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Plant seeds of kindness in words and actions

by Rev. Dr. Jennifer Strickland

In so many ways, Claremont is an idyllic community. Our shops, restaurants, college campuses, and fabled trees attract people from all over.

As evidenced by our traditional T. Willard Hunter Speakers Corner on the Fourth of July, Claremont prides itself on being a community where ideas are openly shared and calls to action are common and well-received.

In my faith tradition of Christianity, we study the words of the ancient prophets Isaiah and Micah, who both spoke of a day when “God shall judge between many peoples, and shall arbitrate between strong nations far away; they shall beat their swords into plowshares, and their spears into pruning hooks; nation shall not lift up sword against nation, neither shall they learn war any more.”

It is a hopeful image—people transforming their weapons into gardening tools!

We live in a society of swords and spears. That’s made clear on a weekly basis as our country continues to be uniquely plagued by gun violence. And our culture’s obsession with violence and weapons is taking a toll on us all physically. Did you know psychology studies show that we Americans, in particular, exhibit signs of chronic stress, like elevated heart rates, muscle tension, digestive issues, high blood pressure, insomnia, migraines and fatigue? 

One can’t help but wonder if the repeated mass shootings and normative attitude towards violence have begun to deteriorate our health.

In the words of Micah and Isaiah, we are living every day like warriors. In addition to acting like warriors, we have learned to think like warriors. We are constantly on the defense, ready to attack someone if we are first attacked, either verbally, emotionally or physically.

Some of us find ourselves with warrior mentalities about our work. We’re fighting our way to the top, battling to be more productive, more efficient and more recognized. Others find themselves with warrior mentalities about parenting, protecting our children at all costs, fighting to make sure they achieve great things and make all the right connections and have all the best opportunities.

Some of us are consumer warriors, out to buy the top products that will portray an image to the world of success, wealth, happiness and luxury.

Others have a warrior mentality about our health and aging, fighting a battle to stay fit and reverse the signs of aging, push back the front lines of death a few more years.

The great hope in the propheccies of Micah and Isaiah is this idea that, in the future, God will make peace between nations, and as a result of that peacemaking, we will all be changed from warriors into gardeners. Our purpose will shift entirely from using tools to cut down, kill, defend and subdue—to using tools to grow, plant, cultivate life and heal.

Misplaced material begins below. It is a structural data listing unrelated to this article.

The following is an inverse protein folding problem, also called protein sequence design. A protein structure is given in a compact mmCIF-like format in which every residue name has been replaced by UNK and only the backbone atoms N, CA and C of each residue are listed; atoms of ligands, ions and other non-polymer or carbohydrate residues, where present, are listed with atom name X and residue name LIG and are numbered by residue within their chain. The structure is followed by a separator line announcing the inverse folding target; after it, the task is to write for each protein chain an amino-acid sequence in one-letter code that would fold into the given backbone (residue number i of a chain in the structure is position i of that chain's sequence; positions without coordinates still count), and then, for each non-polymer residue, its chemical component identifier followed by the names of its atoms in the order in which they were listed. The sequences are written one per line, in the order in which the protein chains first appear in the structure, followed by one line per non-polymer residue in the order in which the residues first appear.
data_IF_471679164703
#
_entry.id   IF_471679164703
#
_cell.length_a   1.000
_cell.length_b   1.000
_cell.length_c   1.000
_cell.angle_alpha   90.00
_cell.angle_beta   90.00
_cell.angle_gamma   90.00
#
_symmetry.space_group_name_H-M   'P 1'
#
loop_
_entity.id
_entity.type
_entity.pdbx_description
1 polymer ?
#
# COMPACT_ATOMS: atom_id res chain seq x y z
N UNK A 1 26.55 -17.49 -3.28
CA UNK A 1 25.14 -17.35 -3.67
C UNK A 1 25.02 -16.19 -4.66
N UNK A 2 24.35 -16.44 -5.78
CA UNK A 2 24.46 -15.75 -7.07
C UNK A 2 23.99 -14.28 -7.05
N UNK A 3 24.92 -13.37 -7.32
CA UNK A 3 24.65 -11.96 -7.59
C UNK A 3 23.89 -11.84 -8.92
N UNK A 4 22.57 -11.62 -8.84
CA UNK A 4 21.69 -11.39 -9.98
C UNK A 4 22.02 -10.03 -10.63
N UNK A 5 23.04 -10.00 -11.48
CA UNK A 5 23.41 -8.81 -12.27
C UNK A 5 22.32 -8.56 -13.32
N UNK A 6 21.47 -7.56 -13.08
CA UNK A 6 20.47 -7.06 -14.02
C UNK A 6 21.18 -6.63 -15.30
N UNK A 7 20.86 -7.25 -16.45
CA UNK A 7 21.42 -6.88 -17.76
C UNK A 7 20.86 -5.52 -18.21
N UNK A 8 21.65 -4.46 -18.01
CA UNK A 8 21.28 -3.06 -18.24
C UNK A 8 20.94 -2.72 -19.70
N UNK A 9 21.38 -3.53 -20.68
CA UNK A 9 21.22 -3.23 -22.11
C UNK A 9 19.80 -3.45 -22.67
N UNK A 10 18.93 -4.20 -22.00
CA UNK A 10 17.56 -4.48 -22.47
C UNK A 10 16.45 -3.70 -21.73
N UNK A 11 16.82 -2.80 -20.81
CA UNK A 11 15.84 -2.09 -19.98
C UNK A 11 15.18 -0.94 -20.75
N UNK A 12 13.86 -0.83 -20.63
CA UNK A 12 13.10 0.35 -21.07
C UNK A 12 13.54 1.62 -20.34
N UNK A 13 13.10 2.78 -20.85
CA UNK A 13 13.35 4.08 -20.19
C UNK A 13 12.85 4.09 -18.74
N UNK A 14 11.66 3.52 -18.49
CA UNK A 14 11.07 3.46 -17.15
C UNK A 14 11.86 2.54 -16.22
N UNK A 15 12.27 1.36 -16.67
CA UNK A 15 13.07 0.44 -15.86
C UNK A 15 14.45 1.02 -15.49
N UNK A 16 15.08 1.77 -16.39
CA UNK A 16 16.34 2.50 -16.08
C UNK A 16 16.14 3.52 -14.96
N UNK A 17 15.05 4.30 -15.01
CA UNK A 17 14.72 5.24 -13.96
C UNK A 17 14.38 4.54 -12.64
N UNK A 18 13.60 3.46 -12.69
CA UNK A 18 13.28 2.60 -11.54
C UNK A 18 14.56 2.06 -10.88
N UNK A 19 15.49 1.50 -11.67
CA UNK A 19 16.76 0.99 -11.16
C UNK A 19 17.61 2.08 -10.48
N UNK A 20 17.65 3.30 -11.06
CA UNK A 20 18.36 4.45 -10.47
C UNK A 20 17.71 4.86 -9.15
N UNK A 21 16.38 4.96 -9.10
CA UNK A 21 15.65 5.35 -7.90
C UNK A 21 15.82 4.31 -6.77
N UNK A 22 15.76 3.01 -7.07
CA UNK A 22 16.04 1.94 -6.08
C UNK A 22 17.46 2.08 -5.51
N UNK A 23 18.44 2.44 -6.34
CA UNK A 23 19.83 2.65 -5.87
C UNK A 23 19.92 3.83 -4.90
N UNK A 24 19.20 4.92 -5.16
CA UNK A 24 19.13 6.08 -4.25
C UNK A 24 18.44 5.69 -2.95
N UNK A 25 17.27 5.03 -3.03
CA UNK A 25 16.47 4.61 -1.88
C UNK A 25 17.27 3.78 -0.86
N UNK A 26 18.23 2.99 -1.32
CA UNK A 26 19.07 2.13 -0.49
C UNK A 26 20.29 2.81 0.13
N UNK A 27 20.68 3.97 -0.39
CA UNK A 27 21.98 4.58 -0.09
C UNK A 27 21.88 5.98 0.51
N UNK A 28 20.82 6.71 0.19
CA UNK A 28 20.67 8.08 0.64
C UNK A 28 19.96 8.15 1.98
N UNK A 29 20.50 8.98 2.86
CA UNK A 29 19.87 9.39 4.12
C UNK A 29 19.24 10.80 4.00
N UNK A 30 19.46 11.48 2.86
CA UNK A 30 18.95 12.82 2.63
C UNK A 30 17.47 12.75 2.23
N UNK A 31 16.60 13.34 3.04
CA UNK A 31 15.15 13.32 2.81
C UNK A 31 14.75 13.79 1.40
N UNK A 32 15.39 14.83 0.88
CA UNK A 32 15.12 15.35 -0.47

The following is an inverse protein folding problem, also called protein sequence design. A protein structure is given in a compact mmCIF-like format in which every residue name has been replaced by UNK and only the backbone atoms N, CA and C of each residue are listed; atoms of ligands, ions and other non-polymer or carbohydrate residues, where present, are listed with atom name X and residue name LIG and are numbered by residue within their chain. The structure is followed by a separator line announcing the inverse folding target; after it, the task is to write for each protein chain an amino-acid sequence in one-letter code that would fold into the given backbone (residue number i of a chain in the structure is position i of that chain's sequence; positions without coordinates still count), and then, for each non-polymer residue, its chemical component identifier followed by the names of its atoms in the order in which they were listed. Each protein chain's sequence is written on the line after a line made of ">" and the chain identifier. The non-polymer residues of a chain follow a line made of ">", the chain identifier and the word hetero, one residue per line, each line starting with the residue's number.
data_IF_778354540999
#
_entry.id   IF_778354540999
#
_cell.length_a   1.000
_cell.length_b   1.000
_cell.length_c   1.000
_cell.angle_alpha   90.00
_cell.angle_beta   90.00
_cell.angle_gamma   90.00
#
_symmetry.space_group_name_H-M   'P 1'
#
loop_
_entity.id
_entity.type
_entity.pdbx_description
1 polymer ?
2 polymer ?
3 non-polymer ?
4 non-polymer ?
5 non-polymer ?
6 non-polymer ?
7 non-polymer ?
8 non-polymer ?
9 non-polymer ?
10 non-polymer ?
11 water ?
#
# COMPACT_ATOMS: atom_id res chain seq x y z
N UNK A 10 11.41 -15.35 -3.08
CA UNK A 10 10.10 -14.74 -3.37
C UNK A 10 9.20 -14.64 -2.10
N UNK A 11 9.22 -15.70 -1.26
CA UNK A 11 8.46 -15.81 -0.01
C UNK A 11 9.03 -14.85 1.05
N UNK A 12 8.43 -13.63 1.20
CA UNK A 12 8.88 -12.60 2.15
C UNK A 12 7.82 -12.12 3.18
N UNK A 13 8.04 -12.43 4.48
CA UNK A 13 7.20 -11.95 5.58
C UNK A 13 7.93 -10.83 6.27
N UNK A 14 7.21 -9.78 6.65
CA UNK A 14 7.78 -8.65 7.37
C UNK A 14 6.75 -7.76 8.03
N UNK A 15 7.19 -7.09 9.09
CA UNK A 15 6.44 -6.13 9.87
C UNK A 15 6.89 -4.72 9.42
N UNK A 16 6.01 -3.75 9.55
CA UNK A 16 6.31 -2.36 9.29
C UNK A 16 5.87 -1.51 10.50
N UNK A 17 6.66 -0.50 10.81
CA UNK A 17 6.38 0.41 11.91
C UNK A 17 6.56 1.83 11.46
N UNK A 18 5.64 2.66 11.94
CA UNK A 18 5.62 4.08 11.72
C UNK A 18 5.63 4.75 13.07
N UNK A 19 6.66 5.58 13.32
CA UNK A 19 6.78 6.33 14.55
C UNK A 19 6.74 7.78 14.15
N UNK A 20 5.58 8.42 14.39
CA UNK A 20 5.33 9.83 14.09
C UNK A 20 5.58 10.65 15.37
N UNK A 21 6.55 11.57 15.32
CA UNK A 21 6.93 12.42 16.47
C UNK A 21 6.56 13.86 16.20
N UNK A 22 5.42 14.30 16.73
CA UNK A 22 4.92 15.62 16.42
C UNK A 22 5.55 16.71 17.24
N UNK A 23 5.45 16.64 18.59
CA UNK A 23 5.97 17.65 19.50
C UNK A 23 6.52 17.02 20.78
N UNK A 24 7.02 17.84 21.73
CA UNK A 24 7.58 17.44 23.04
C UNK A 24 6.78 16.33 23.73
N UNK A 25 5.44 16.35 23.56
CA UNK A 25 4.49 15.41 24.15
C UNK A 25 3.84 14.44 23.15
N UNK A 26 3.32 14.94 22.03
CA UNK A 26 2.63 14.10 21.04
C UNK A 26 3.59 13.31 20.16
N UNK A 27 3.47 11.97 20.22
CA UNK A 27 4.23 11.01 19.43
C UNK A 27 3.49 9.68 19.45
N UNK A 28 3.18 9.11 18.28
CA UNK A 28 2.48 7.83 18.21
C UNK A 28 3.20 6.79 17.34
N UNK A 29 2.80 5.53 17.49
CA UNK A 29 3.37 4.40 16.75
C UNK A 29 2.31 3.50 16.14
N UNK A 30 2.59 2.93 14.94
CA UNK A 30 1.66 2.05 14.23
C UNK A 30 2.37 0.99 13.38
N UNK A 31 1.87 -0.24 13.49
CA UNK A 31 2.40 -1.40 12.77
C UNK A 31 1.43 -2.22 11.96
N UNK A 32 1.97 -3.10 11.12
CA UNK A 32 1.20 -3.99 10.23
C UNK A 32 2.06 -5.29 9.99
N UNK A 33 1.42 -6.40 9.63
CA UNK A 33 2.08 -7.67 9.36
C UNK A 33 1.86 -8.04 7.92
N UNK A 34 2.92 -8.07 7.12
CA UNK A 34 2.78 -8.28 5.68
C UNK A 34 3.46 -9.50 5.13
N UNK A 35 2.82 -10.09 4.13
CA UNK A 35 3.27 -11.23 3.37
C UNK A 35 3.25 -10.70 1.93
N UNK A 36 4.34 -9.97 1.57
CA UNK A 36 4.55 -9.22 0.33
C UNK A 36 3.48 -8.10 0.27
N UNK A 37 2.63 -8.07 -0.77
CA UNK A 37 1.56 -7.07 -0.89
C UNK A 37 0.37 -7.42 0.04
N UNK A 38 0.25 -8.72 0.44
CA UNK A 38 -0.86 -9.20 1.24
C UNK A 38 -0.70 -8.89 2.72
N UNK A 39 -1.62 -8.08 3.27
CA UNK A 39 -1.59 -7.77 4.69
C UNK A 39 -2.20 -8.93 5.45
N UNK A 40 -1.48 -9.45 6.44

Our identity as people who have to hustle to get ahead and who fight to stay on top will completely change and we will become people who are committed to bringing forth new life, who learn to feed one another from the earth, and who do not even own weapons or know anything about violence.

If you are tired of living like a warrior, with constant fight or flight mentality, always on the defense, always fearful of what you need to protect or what you need to avenge or attack, the prophetic words of Micah and Isaiah are for you.

If you long to live the life of a gardener, a cultivator of new things, green things, things of hope and life and abundance, these words are for you.

If you have wondered whether or not God can forgive you for whatever you’ve done or left undone in your life, whether or not God still longs for your attention and devotion, these words are for you.           

So instead of studying war, may we begin to garden. May we plant seeds of kindness and generosity in our words and actions. May we grow compassion and gentleness in our relationships. May we prune weeds of anger and jealousy as they pop up.

May we tend to the seedlings of patience and clear away the brambles of self-doubt. May we begin gardening as resistance to the culture of violence we are living in.

And may our commitment to laying down our weapons and picking up gardening tools one day transform from the metaphorical to the literal.